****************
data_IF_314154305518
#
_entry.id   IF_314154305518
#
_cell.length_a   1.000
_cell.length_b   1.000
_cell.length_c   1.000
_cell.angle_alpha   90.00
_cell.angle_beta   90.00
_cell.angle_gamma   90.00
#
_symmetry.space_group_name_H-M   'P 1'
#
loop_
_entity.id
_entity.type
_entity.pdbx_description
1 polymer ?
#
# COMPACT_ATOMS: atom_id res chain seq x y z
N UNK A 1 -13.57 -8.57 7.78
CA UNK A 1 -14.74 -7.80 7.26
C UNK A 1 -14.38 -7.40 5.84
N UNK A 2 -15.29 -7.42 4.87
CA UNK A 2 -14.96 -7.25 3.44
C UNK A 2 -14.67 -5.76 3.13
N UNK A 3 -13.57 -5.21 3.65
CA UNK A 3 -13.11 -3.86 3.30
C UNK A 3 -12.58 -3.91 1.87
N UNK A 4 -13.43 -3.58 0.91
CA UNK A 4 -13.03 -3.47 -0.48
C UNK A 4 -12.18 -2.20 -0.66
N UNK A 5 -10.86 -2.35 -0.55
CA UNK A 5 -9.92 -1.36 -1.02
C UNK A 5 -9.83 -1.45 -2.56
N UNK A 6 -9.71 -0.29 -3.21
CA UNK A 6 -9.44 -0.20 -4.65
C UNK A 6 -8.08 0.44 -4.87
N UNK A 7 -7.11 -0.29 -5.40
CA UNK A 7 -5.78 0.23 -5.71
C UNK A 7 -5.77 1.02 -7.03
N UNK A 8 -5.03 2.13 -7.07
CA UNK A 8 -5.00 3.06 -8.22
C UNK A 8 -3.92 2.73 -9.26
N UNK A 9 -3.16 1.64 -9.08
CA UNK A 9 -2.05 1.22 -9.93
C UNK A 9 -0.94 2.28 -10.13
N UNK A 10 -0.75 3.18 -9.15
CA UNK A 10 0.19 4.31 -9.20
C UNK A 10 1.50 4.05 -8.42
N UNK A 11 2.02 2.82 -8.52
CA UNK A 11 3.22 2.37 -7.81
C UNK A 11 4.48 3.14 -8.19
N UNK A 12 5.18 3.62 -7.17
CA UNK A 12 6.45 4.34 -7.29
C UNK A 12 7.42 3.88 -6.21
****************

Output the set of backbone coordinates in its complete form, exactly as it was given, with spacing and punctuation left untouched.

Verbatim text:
data_IF_314154305518
#
_entry.id   IF_314154305518
#
_cell.length_a   1.000
_cell.length_b   1.000
_cell.length_c   1.000
_cell.angle_alpha   90.00
_cell.angle_beta   90.00
_cell.angle_gamma   90.00
#
_symmetry.space_group_name_H-M   'P 1'
#
loop_
_entity.id
_entity.type
_entity.pdbx_description
1 polymer ?
#
# COMPACT_ATOMS: atom_id res chain seq x y z
N UNK A 1 -13.57 -8.57 7.78
CA UNK A 1 -14.74 -7.80 7.26
C UNK A 1 -14.38 -7.40 5.84
N UNK A 2 -15.29 -7.42 4.87
CA UNK A 2 -14.96 -7.25 3.44
C UNK A 2 -14.67 -5.76 3.13
N UNK A 3 -13.57 -5.21 3.65
CA UNK A 3 -13.11 -3.86 3.30
C UNK A 3 -12.58 -3.91 1.87
N UNK A 4 -13.43 -3.58 0.91
CA UNK A 4 -13.03 -3.47 -0.48
C UNK A 4 -12.18 -2.20 -0.66
N UNK A 5 -10.86 -2.35 -0.55
CA UNK A 5 -9.92 -1.36 -1.02
C UNK A 5 -9.83 -1.45 -2.56
N UNK A 6 -9.71 -0.29 -3.21
CA UNK A 6 -9.44 -0.20 -4.65
C UNK A 6 -8.08 0.44 -4.87
N UNK A 7 -7.11 -0.29 -5.40
CA UNK A 7 -5.78 0.23 -5.71
C UNK A 7 -5.77 1.02 -7.03
N UNK A 8 -5.03 2.13 -7.07
CA UNK A 8 -5.00 3.06 -8.22
C UNK A 8 -3.92 2.73 -9.26
N UNK A 9 -3.16 1.64 -9.08
CA UNK A 9 -2.05 1.22 -9.93
C UNK A 9 -0.94 2.28 -10.13
N UNK A 10 -0.75 3.18 -9.15
CA UNK A 10 0.19 4.31 -9.20
C UNK A 10 1.50 4.05 -8.42
N UNK A 11 2.02 2.82 -8.52
CA UNK A 11 3.22 2.37 -7.81
C UNK A 11 4.48 3.14 -8.19
N UNK A 12 5.18 3.62 -7.17
CA UNK A 12 6.45 4.34 -7.29
C UNK A 12 7.42 3.88 -6.21